Magnum opus | From Charlton to Cantona, book charts a Devilish history

The youthfulness of the United team, called the “Busby Babes” after manager Matt Busby, together with its prowess at home and in Europe, seemed to deepen the tragedy. Certainly, the disaster has added layers of significance to the lives of United supporters. In times of reduced accent on ties by family, class, nation, writes Gavin Mellor in his 2004 essay on the Munich disaster (“ “The Flowers of Manchester’: The Munich Disaster and the Discursive Creation of Manchester United Football Club,” Soccer and Society 5, no. 2), the 1958 crash helped offer a compelling story to bond backers more closely to the club and to each other.

Supporters gather each year on Feb 6, by the memorial plaque at Old Trafford, to sing “The Flowers of Manchester,” lyrics contributed to a folk magazine in 1958 and recorded several times: “Oh, England’s finest football team its record truly great, / its proud successes mocked by a cruel turn of fate.”

In an extensive review of newspaper columns following the crash, Mellor points to a passage from the Daily Mail just two days after the event. Titled “The Day After: I See a City Draw Breath, Live, Die and Sigh as a City,” the unsigned report claimed that Manchester’s identity had become clear.

There it is then. The vast city, the centre of the largest conurbation in the country, apparently without personality, shape or unity.

There it is, its personality suddenly cohering so that even a stranger can sense it. Suddenly taking shape before one’s eyes. Suddenly united and exclusive.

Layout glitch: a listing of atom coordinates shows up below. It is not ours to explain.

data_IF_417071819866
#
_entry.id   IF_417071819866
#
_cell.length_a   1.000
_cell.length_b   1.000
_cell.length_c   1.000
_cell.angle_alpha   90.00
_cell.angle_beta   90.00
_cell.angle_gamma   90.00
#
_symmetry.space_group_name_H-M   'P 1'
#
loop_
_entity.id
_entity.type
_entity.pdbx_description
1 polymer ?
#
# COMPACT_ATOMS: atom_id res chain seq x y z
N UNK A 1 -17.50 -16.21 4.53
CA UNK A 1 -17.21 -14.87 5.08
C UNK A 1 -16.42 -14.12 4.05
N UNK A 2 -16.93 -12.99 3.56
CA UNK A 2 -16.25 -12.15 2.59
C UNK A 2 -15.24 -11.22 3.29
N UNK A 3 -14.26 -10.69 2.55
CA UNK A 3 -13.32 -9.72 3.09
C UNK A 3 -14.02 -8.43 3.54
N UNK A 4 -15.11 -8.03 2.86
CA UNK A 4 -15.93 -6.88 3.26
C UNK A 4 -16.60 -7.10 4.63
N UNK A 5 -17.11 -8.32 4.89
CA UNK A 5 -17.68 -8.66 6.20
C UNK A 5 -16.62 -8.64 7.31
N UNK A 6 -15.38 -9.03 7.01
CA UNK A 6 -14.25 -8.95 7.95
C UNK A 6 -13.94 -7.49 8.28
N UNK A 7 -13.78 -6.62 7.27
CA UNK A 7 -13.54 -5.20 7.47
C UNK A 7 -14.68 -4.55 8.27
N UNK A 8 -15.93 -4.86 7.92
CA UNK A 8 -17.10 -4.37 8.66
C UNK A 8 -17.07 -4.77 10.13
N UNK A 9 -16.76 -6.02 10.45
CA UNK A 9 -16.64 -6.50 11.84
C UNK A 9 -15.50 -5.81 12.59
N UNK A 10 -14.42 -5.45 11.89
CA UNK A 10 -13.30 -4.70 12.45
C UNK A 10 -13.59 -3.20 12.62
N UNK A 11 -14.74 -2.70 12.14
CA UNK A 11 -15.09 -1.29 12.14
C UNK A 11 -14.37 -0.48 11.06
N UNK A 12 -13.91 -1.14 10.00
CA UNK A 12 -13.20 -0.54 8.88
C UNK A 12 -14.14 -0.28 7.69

Where, we are so often asked, is the heart of a large industrial town? What symbol gives one a sense of belonging?

Dare one say it? Dare one say that where the symbol once lay in a village inn, or a church, or “the big house,” it now lies in a football team?

In some way, through such media accounts and collective rites of grieving, the 1958 crash came to be seen almost as a precursor to greatness. In the way that destruction of Old Trafford from German bombs during World War II prefigured the club’s recovery, the crash became a touchstone for the club’s eventual European Cup triumph, in 1968, and even for the present day. Mellor comments on “new cultural practices” at Old Trafford, including the terrace singing of “We Are the Busby Boys” and erection of a semi-permanent banner in tribute to “The Flowers of Manchester.” The references occasionally rub rival clubs the wrong way. Some backers of Manchester City derisively refer to the Man Utd supporters as “Munichs,” implying that United has exploited memory of the event to attract sympathy, worldwide media attention and revenue. No doubt similar questions will be raised about publication of Charlton’s account in the Opus.

The reservoir of goodwill that Charlton has established, however, as a World Cup winner and soft-spoken progeny of a working-class family from Northumberland should preempt such comments. No doubt he has suffered, both from the events of Feb 6 and from the aftermath. The myth of the “Manchester Phoenix” created stresses that forced the club in 1958 to continue its FA Cup and European Cup quests, without respite. On 19 Feb 1958, not two weeks after the crash, an FA Cup victory over Sheffield Wednesday was termed a “rebirth.” Charlton teammate Bill Foulkes claims that feelings of the survivors, in particular those who could no longer play or who were not players to begin with, were cast aside. “We should have been paying more attention to the survivors,” Foulkes tells producers of History of Football: The Beautiful Game, “and on people who had died as well. We didn’t. We were too busy getting on with the game.”

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